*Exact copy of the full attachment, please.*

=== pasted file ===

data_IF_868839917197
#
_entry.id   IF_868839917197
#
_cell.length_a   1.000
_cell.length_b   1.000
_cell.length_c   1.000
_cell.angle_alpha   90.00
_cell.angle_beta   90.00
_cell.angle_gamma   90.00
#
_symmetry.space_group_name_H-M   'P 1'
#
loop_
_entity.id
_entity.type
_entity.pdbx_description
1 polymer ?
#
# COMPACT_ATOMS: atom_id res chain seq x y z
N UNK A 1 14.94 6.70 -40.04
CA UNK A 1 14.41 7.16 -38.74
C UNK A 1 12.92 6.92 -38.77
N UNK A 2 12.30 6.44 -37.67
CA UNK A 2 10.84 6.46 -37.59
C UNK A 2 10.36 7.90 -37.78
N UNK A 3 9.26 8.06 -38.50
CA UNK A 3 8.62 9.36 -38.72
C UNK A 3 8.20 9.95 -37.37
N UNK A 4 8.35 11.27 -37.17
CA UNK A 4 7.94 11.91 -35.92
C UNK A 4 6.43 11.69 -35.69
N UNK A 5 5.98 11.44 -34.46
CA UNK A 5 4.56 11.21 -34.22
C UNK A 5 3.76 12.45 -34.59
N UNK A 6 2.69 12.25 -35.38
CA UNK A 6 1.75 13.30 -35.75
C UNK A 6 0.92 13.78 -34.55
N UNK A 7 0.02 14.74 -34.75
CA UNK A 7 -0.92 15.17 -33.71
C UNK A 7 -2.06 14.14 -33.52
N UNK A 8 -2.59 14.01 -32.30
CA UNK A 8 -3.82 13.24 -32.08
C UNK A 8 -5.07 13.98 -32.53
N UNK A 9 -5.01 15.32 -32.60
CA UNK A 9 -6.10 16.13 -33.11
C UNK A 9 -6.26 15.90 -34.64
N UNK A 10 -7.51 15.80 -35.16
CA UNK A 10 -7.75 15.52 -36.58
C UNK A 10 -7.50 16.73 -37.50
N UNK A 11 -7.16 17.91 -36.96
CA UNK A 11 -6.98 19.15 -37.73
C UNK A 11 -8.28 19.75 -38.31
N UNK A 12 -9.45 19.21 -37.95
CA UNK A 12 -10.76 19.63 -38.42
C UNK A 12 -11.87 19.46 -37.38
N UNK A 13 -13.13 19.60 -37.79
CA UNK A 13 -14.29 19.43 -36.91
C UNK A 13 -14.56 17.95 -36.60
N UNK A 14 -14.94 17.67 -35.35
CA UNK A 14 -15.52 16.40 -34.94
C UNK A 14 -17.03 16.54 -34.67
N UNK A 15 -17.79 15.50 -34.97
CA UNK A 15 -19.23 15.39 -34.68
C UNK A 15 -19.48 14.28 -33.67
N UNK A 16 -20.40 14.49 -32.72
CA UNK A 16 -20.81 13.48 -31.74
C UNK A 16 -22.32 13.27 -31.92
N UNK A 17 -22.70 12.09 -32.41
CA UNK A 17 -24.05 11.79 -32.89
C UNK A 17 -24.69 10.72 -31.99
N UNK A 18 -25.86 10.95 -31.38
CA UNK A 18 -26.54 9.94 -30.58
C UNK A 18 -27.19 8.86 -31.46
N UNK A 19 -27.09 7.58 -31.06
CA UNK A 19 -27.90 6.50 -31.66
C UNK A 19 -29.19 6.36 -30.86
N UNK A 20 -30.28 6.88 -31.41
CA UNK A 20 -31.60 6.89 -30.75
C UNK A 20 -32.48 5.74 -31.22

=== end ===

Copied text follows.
data_IF_868839917197
#
_entry.id   IF_868839917197
#
_cell.length_a   1.000
_cell.length_b   1.000
_cell.length_c   1.000
_cell.angle_alpha   90.00
_cell.angle_beta   90.00
_cell.angle_gamma   90.00
#
_symmetry.space_group_name_H-M   'P 1'
#
loop_
_entity.id
_entity.type
_entity.pdbx_description
1 polymer ?
#
# COMPACT_ATOMS: atom_id res chain seq x y z
N UNK A 1 14.94 6.70 -40.04
CA UNK A 1 14.41 7.16 -38.74
C UNK A 1 12.92 6.92 -38.77
N UNK A 2 12.30 6.44 -37.67
CA UNK A 2 10.84 6.46 -37.59
C UNK A 2 10.36 7.90 -37.78
N UNK A 3 9.26 8.06 -38.50
CA UNK A 3 8.62 9.36 -38.72
C UNK A 3 8.20 9.95 -37.37
N UNK A 4 8.35 11.27 -37.17
CA UNK A 4 7.94 11.91 -35.92
C UNK A 4 6.43 11.69 -35.69
N UNK A 5 5.98 11.44 -34.46
CA UNK A 5 4.56 11.21 -34.22
C UNK A 5 3.76 12.45 -34.59
N UNK A 6 2.69 12.25 -35.38
CA UNK A 6 1.75 13.30 -35.75
C UNK A 6 0.92 13.78 -34.55
N UNK A 7 0.02 14.74 -34.75
CA UNK A 7 -0.92 15.17 -33.71
C UNK A 7 -2.06 14.14 -33.52
N UNK A 8 -2.59 14.01 -32.30
CA UNK A 8 -3.82 13.24 -32.08
C UNK A 8 -5.07 13.98 -32.53
N UNK A 9 -5.01 15.32 -32.60
CA UNK A 9 -6.10 16.13 -33.11
C UNK A 9 -6.26 15.90 -34.64
N UNK A 10 -7.51 15.80 -35.16
CA UNK A 10 -7.75 15.52 -36.58
C UNK A 10 -7.50 16.73 -37.50
N UNK A 11 -7.16 17.91 -36.96
CA UNK A 11 -6.98 19.15 -37.73
C UNK A 11 -8.28 19.75 -38.31
N UNK A 12 -9.45 19.21 -37.95
CA UNK A 12 -10.76 19.63 -38.42
C UNK A 12 -11.87 19.46 -37.38
N UNK A 13 -13.13 19.60 -37.79
CA UNK A 13 -14.29 19.43 -36.91
C UNK A 13 -14.56 17.95 -36.60
N UNK A 14 -14.94 17.67 -35.35
CA UNK A 14 -15.52 16.40 -34.94
C UNK A 14 -17.03 16.54 -34.67
N UNK A 15 -17.79 15.50 -34.97
CA UNK A 15 -19.23 15.39 -34.68
C UNK A 15 -19.48 14.28 -33.67
N UNK A 16 -20.40 14.49 -32.72
CA UNK A 16 -20.81 13.48 -31.74
C UNK A 16 -22.32 13.27 -31.92
N UNK A 17 -22.70 12.09 -32.41
CA UNK A 17 -24.05 11.79 -32.89
C UNK A 17 -24.69 10.72 -31.99
N UNK A 18 -25.86 10.95 -31.38
CA UNK A 18 -26.54 9.94 -30.58
C UNK A 18 -27.19 8.86 -31.46
N UNK A 19 -27.09 7.58 -31.06
CA UNK A 19 -27.90 6.50 -31.66
C UNK A 19 -29.19 6.36 -30.86
N UNK A 20 -30.28 6.88 -31.41
CA UNK A 20 -31.60 6.89 -30.75
C UNK A 20 -32.48 5.74 -31.22